Philosophy Matters

It’s kind of funny how willing I’ve been to mouth off on this blog on a number of very important, complex issues when the most direct experience I have with those issues is through spending a lot of time on the Internet, while the one topic on which I actually do have some degree of (undergraduate) formal training–philosophy–has gone pretty well neglected.

Part of that probably has to do with the fact that I’ve gotten pretty sick of it at various points during this past semester, most notably during the finals week from which I was just ejected, naked and sobbing. In order to expedite the whole graduation thing, I took four (!) philosophy classes this semester, which I figured would result in either a miserable, three-month grind or a bracing dose of challenging, thought-provoking academic rigor. Sadly, this was a semester high on the first-order logic and metaphysical esoterica (which are both of value, but not exactly why I picked the major) and low on political philosophy, so things tilted towards the “grind” end of the spectrum.

But somewhere in between having an email debate with some other members of the International Youthful Bloggers With no Real Political Influence Conspiracy (IYBWRPIC) over the merits of political philosophy and writing a paper on Hume, liberty and necessity, I remembered something: I enjoy the shit out of philosophy. And more importantly, it’s a discipline that does matter, however marginal a role it plays in modern political debates.

So starting with this break, I’m going to be trying a new angle with the blog. Basically, I want to do as much as I can to bring political philosophy to the non-philosopher, demonstrate its continued relevance, and, if possible, start some philosophy-minded conversation about contemporary political issues.

But then again, I also plan to use this break to finish Crime and Punishment, watch all of Justice with Michael Sandel (which you can bet I’ll be discussing here) and amass a better-than-perfunctory collection of, and knowledge regarding, prog rock. So we’ll see which of those goals actually get fulfilled.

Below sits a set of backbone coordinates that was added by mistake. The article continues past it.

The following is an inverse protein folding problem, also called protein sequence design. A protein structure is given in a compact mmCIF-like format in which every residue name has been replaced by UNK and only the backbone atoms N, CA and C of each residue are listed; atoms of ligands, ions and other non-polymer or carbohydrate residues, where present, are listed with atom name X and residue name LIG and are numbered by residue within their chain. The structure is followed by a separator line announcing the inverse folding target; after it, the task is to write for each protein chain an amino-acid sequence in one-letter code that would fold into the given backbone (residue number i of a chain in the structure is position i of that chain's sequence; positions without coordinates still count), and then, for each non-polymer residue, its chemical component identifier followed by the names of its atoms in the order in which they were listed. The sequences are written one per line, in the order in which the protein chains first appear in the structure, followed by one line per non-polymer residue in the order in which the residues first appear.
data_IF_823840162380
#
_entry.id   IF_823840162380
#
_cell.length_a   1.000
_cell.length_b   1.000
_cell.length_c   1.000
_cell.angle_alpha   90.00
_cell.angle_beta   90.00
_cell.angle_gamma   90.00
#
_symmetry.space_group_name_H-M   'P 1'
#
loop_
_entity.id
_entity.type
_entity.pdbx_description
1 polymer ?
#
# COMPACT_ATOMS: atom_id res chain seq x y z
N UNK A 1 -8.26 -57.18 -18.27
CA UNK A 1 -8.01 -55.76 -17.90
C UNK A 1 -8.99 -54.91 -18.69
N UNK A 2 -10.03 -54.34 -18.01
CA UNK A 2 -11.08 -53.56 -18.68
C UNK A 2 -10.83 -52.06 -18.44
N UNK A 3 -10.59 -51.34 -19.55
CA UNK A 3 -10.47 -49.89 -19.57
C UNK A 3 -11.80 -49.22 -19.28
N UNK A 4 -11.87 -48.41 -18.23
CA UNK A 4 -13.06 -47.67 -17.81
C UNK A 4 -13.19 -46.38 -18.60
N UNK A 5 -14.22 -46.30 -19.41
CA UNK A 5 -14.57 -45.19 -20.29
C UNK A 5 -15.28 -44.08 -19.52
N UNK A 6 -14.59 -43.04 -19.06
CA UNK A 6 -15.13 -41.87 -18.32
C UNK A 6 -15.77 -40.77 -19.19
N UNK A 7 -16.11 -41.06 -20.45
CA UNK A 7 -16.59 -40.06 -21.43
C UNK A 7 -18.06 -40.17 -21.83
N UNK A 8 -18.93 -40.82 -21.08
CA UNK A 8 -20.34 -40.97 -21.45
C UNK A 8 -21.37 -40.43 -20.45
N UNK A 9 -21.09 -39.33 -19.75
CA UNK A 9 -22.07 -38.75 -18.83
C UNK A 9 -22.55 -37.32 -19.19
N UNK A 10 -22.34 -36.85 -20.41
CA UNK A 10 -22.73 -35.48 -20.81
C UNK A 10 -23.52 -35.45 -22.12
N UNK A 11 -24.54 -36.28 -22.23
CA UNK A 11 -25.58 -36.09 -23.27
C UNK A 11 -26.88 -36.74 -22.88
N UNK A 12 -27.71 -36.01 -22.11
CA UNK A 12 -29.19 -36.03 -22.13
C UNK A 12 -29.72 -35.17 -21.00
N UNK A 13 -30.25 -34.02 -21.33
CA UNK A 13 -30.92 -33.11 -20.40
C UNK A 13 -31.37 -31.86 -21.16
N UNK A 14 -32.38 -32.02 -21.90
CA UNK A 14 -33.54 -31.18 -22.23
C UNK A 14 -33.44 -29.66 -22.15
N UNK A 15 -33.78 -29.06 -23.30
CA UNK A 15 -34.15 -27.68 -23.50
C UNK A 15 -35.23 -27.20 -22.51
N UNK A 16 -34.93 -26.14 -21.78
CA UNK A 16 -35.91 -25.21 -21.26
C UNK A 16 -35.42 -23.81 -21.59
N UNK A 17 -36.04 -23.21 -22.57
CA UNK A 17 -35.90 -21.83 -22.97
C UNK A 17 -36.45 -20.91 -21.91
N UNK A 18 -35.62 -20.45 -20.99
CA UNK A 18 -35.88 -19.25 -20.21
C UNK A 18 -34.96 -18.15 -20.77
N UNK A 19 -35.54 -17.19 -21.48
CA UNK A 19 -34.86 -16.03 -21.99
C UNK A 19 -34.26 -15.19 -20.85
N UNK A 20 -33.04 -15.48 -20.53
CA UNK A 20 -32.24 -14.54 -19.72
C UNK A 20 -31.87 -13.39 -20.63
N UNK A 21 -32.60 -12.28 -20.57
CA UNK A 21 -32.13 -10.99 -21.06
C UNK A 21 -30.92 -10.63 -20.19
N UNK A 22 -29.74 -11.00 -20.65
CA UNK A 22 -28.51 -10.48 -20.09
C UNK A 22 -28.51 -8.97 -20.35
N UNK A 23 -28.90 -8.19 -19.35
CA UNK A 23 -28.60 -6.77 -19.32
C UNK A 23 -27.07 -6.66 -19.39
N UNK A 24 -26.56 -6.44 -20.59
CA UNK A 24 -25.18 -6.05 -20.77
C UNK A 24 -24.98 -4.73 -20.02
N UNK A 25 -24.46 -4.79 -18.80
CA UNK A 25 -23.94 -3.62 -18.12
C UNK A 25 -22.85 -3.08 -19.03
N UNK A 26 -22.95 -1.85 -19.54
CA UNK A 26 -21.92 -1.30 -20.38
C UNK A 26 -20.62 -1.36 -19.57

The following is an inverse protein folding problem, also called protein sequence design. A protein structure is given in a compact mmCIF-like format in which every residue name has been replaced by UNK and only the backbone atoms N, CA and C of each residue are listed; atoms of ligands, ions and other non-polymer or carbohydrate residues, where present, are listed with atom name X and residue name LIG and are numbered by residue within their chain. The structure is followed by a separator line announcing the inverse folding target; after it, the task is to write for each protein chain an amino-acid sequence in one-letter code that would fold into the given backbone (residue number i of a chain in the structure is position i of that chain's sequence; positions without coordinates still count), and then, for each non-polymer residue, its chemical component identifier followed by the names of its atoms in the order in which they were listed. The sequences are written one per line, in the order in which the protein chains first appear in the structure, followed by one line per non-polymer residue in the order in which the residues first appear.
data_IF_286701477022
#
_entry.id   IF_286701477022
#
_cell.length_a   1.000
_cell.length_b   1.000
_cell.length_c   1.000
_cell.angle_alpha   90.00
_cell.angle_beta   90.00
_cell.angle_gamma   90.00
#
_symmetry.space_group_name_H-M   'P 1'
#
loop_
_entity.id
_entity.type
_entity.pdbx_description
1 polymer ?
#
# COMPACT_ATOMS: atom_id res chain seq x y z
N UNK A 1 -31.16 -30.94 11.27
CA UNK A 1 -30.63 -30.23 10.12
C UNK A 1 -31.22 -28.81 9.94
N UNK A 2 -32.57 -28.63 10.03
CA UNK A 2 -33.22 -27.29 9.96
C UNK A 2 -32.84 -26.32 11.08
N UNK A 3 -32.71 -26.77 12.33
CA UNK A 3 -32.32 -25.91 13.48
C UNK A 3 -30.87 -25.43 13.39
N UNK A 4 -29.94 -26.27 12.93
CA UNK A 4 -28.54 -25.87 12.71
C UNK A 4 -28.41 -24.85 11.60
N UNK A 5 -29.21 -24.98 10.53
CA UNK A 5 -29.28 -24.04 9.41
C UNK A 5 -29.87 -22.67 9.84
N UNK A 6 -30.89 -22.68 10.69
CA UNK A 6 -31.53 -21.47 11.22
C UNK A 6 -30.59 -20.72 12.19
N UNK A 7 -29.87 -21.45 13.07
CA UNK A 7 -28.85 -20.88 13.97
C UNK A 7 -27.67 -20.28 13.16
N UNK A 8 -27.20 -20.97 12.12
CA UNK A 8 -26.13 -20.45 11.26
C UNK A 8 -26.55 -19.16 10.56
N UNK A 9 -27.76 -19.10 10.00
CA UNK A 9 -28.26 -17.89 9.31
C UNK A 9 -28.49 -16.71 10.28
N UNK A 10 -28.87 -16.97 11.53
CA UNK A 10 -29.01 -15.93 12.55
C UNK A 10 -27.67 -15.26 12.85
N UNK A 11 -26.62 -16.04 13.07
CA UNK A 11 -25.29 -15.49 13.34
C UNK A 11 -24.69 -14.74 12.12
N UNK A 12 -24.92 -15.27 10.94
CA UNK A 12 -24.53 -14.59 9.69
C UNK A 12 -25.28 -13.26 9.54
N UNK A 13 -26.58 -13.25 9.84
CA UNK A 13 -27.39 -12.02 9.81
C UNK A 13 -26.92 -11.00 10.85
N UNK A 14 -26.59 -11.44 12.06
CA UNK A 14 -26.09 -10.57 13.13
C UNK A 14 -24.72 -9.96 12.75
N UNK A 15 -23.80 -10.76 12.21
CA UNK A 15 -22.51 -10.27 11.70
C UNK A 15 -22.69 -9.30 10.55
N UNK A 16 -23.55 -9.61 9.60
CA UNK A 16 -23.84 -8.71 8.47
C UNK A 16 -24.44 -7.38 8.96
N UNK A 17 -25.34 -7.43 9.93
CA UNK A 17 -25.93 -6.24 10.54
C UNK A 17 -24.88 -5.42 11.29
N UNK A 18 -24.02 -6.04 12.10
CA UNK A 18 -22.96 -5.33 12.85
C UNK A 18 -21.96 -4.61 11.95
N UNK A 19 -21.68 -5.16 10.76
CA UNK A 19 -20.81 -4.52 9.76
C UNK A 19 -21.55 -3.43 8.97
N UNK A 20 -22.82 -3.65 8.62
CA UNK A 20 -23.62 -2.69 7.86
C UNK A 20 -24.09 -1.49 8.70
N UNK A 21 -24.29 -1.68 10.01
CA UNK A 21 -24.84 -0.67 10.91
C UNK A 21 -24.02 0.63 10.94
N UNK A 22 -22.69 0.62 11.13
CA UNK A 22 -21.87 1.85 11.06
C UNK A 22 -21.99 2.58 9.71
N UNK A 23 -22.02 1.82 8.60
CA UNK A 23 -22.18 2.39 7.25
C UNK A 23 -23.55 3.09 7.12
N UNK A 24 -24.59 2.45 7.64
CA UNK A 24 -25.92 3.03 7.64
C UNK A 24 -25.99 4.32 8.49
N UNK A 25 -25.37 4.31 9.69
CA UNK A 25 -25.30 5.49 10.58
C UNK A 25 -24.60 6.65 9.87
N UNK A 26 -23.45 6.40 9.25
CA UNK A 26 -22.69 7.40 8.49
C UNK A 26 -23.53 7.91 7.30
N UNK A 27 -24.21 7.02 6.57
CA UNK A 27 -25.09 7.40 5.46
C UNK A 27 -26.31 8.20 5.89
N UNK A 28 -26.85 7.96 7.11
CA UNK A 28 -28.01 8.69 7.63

7 Responses

  1. Wow. I’ve never been reacted against this productively before. I’m vaguely honored.

    In any case, it’s worth clarifying that I don’t think all political philosophy is useless. I just find the amount of it that engages seriously with real-world political choices distressingly small. Off the top of my head I can think of Machiavelli, Weber, Schmitt, Geuss, Sen, and…I’m drawing a blank after that. And two of those people (Weber, Sen) aren’t primarily philosophers, and one (Schmitt) was a total Nazi prone to stuff like praising the Night of the Long Knives as the “highest form of administrative law” (and Geuss is kind of a huge Lenin fan, as Matt has noted). One might be able to extrapolate from Rawls, Locke, Rousseau, etc. practical advise for how to act in a given political situation, but that’s not what they’re really interested in.

    • You should be flattered! If you hadn’t made a pretty compelling case, I wouldn’t be thinking about it this hard.

      It’s funny that you mention Locke and Rousseau, given that the former’s work influenced the Declaration of Independence, and the latter’s was so influential on French revolutionaries that Edmund Burke actually blamed him for the entire revolution.

  2. Ned, if you do such a thing, I’ll be sure to chime in. I’ve been halfheartedly looking for blogs that discuss philosophy in some form or another.

    And Dylan, while Rawls and Locke may not be interested in political philosophy first and foremost (though Locke certainly does give it a fair amount of attention), the ideas they present are incredibly applicable to politics regardless of intent.

    Ned – As a sidenote, if you’re going to start blogging about philosophy, it may be wise to start using a real commenting system (Disqus/IntenseDebate).

    • I recommend these blogs if you’re looking for a couple other ones.

      Sadly, I don’t think Disqus or IntenseDebate will work in a account. Is there some way to make the existing comments system better in the preferences?

      • The only way to make the comments better without using some outside resource is to tweak the theme, which I don’t think you can do without paying.

        ID/Disqus both have plugins for WP, but I only have experience with self-hosted installs. Automattic owns ID and, so it would be weird if they didn’t play nice together.

  3. If your watching Sandel’s entire course on Justice, you will certainly want to include Kant in your discussion — don’t you think?

    • I’ll mention any philosopher who I think is relevant. But to be clear: I’m still one semester away from even having a BA in philosophy, and so my understanding of a lot of relevant political philosophers can be sketchy. This blog is far more concerned with the methodology of political philosophy than any individual thinker.

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